Tales of the City on Netflix: Armistead Maupin on transgender inclusion, gay sex

Photo of Laura Linney and Olympia Dukakis in Tales of the City

“We’ve got some good butt-f***ing in the new one,” Armistead Maupin says with a childlike laugh.

The author, now 75, is referring to the revival of Tales of the City, the seminal LGBT+ television series based on his books of the same name. “Butt-f***ing,” jokes Maupin, is the last taboo for a franchise that has spanned nearly five decades and broken down every conceivable barrier in print and on screen with depictions of homosexuality, transgender issues, nudity and drug use.

“I don’t think that’s the aim of any of this [to shock people], it’s just to tell our stories, to move people,” Maupin quickly adds.

Tales of the City is arguably about to get its biggest platform to tell its stories yet: Maupin’s creation, first serialised in daily newspapers in 1970s San Francisco, then adapted into a series of novels and television miniseries, will premiere globally on streaming giant Netflix on June 7.

18 years after viewers last visited 28 Barbary Lane, Laura Linney and Olympia Dukakis reprise their roles as protagonists Mary Ann Singleton and Anna Madrigal for the new series.

A lot has changed in the 18 years since the last miniseries, Further Tales of the City, aired in 2001. More still since the second miniseries, More Tales of the City, screened in 1998. And even further still since the very first miniseries, Tales of the City, riled up conservative America when it aired on PBS in 1994. The pitchfork furore (“a slick piece of gay propaganda,” said one right-wing activist) that followed the series’ envelope-pushing broadcast led to PBS dropping funding for the followups.

Now, most people wouldn’t bat an eyelid at the sight of seeing two men kissing on-screen—especially if they have a Netflix subscription. The streamer is home to plenty of queer content, including Queer Eye and Orange is the New Black. 

“I see it as a media adventure,” Maupin reflects, looking back at Tales of the City‘s 43-year history. “That’s been the ride for me—keeping that alive for all these years, watching it break down the resistance it’s been met with at almost every step of the game.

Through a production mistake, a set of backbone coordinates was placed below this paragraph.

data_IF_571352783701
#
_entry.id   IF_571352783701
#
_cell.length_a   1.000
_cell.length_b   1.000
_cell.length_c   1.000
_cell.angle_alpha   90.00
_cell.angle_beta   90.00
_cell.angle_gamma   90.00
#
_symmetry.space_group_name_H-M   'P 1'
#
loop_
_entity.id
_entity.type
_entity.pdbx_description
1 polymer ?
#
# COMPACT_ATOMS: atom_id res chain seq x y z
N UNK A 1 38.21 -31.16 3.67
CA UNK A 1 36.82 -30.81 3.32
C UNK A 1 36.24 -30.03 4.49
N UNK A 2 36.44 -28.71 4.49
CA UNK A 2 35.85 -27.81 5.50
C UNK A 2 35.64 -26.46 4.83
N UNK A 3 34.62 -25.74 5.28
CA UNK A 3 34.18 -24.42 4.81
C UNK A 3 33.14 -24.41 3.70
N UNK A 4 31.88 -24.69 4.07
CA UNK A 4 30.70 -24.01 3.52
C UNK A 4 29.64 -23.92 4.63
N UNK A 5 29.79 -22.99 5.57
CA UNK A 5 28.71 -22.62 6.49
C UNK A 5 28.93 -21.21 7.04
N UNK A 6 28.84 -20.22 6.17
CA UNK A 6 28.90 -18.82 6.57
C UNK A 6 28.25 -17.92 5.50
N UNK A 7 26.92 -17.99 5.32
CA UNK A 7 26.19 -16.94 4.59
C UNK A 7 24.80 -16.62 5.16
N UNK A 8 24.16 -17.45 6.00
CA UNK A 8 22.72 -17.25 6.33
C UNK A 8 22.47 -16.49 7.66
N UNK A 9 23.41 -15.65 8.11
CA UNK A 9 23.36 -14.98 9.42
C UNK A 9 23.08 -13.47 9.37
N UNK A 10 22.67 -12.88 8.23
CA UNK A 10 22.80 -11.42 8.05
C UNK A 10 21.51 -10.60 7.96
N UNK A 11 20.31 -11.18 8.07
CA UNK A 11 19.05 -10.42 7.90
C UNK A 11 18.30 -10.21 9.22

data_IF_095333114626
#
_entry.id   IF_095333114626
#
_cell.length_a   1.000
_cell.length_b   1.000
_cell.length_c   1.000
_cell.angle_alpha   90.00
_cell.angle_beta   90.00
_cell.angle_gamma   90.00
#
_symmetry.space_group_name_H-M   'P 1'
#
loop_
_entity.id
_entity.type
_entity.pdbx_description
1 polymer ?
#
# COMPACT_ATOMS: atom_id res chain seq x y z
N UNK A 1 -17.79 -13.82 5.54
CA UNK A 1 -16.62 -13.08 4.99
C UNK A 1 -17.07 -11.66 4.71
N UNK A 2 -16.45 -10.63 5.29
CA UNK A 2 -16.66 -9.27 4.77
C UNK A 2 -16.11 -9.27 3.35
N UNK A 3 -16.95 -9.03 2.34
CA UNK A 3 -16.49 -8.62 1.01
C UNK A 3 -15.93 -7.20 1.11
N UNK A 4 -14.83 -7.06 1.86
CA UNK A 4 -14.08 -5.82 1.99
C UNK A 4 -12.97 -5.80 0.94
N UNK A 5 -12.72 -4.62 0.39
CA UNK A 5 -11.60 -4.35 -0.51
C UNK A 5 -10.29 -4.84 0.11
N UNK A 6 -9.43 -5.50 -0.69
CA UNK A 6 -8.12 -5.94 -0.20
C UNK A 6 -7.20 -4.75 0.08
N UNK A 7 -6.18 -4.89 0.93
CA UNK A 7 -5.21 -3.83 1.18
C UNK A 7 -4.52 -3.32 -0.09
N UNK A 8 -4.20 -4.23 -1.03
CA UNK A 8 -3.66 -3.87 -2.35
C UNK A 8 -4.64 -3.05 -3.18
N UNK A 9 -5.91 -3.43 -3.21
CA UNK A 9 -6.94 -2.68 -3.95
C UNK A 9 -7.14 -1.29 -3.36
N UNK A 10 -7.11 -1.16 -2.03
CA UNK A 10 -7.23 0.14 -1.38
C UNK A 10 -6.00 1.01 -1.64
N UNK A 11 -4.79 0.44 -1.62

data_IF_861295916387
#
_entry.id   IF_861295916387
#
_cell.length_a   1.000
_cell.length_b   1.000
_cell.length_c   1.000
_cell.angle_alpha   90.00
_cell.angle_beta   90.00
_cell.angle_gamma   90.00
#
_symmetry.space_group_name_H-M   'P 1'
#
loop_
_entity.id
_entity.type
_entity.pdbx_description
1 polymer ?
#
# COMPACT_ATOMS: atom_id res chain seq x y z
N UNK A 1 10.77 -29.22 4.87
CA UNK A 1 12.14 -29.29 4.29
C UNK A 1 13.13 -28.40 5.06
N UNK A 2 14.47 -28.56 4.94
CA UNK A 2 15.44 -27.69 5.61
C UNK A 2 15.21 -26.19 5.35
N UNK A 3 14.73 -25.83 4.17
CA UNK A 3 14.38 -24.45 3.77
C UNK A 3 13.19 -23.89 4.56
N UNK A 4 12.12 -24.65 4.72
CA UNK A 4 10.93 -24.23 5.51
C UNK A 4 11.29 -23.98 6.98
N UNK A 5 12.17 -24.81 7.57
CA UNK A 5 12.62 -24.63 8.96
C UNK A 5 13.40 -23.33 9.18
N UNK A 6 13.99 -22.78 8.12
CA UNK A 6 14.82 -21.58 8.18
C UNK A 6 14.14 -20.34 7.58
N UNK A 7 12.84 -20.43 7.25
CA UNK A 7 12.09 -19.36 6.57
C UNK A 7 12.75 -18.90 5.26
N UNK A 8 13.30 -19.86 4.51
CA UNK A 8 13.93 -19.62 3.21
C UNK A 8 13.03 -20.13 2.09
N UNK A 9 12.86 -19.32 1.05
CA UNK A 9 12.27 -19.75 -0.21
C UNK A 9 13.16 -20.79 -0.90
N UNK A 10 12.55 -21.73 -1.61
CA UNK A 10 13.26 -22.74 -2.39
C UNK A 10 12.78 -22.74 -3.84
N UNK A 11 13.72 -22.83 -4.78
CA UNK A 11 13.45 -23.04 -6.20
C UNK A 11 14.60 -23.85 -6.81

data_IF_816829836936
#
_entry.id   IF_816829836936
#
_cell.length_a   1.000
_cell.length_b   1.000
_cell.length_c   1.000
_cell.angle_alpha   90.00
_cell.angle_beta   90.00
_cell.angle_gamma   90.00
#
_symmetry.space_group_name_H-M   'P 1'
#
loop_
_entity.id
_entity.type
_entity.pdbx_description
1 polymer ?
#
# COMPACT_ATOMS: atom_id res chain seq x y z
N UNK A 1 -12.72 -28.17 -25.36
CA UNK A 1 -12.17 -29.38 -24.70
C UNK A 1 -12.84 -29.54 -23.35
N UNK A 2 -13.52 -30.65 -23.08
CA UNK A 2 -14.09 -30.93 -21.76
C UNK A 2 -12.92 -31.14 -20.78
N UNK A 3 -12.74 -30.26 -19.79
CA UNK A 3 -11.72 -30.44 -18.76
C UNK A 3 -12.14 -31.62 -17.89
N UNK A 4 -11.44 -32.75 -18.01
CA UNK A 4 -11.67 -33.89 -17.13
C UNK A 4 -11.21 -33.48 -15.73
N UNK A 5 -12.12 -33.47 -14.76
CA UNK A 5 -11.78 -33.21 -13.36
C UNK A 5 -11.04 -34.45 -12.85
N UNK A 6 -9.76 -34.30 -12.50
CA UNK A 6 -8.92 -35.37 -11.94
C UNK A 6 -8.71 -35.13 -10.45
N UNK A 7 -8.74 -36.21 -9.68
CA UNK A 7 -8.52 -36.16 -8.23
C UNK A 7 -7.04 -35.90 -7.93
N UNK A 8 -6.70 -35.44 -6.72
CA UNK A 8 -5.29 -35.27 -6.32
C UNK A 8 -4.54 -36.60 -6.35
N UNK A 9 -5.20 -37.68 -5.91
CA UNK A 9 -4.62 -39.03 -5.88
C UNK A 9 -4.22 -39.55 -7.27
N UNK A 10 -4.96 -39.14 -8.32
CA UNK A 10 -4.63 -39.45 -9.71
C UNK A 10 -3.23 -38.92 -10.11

“In America, even in San Francisco, it was radical when it appeared in the daily newspaper, and there was a mention of LGBT people, never mind what they were doing—there was a moment when Michael [Tolliver] wakes up in bed with John but you had to kind of guess it was two men in a bed.”

“It’s always been slightly radical, slightly controversial,” says Maupin. “I can’t wait to see what Netflix has in store for us because they’ve made it so easy to tell the story the way we wanted to, because the culture’s arrived at that point.”

Armistead Maupin on set of Tales of the City with Ellen Page. (Alison Cohen Rosa/Netflix)

Armistead Maupin: Changing more minds with new Tales of the City

The new Tales of the City, Maupin hopes, can change even “more minds” when it comes to LGBT+ acceptance.

The new series picks up 20 years after the last: Mary Ann Singleton (Linney) has been out of touch with 28 Barbary Lane’s regal matriarch Anna Madrigal (Dukakis) for much of that time and returns to California from her suburban isolation in Connecticut. Anna, meanwhile, has taken in a host of new queer youngsters, forming a family of their own.

The Tales of the City revival will continue its spirited championing of LGBT+ equality and this time focus more sharply on transgender issues, echoing the increased visibility of trans issues in modern discourse over the last decade in particular.

“They’re taking the brunt of it these days—which is ironic, because it was their battle at Compton’s Cafeteria and Stonewall that got the ball rolling in the first place,” says Maupin, reflecting the anti-trans sentiment that has pervaded through politics and in the media in recent years. “So it’s high time we got around to taking up the fight for our trans brothers and sisters.”

Long-time readers and viewers of Tales of the City will know that Anna Madrigal, the charming landlady of 28 Barbary Lane, is a trans woman. In the series, however, she is played by cisgender actress Olympia Dukakis.

In present day a cis actor playing a trans role wouldn’t be considered acceptable, but Dukakis first took the role in 1993.

Dukakis probably wouldn’t be cast if Tales of the City was remade now, Maupin agrees, but at the time “we didn’t have the pool of actors [that we have now].” He points to a new trans character, Jake, as being an example of how Tales has progressed in 2019: “For Jake, the casting call was for a hispanic trans man, and I was like, ‘Oh, good luck with that,’ and a hundred people turned up.” The role is played by trans, non-binary actor Garcia.

Garcia as Jake in Tales of the City. (Alison Cohen Rosa/Netflix)

Anna Madrigal, too, will be played by a transgender actress for the first time. Nashville actress Jen Richards will play a younger version of Dukakis’s character in flashback scenes.

“I think it’s great we found Jen, because it even justifies that a cisgender woman played her originally—and so well, and created such a beloved character that we want to know what her past was like,” says Maupin.

“I have nothing but gratitude to Olympia for taking on that role 25 years ago and I think that trans people should feel the same way.”

Tales of the City streams globally on Netflix from June 7.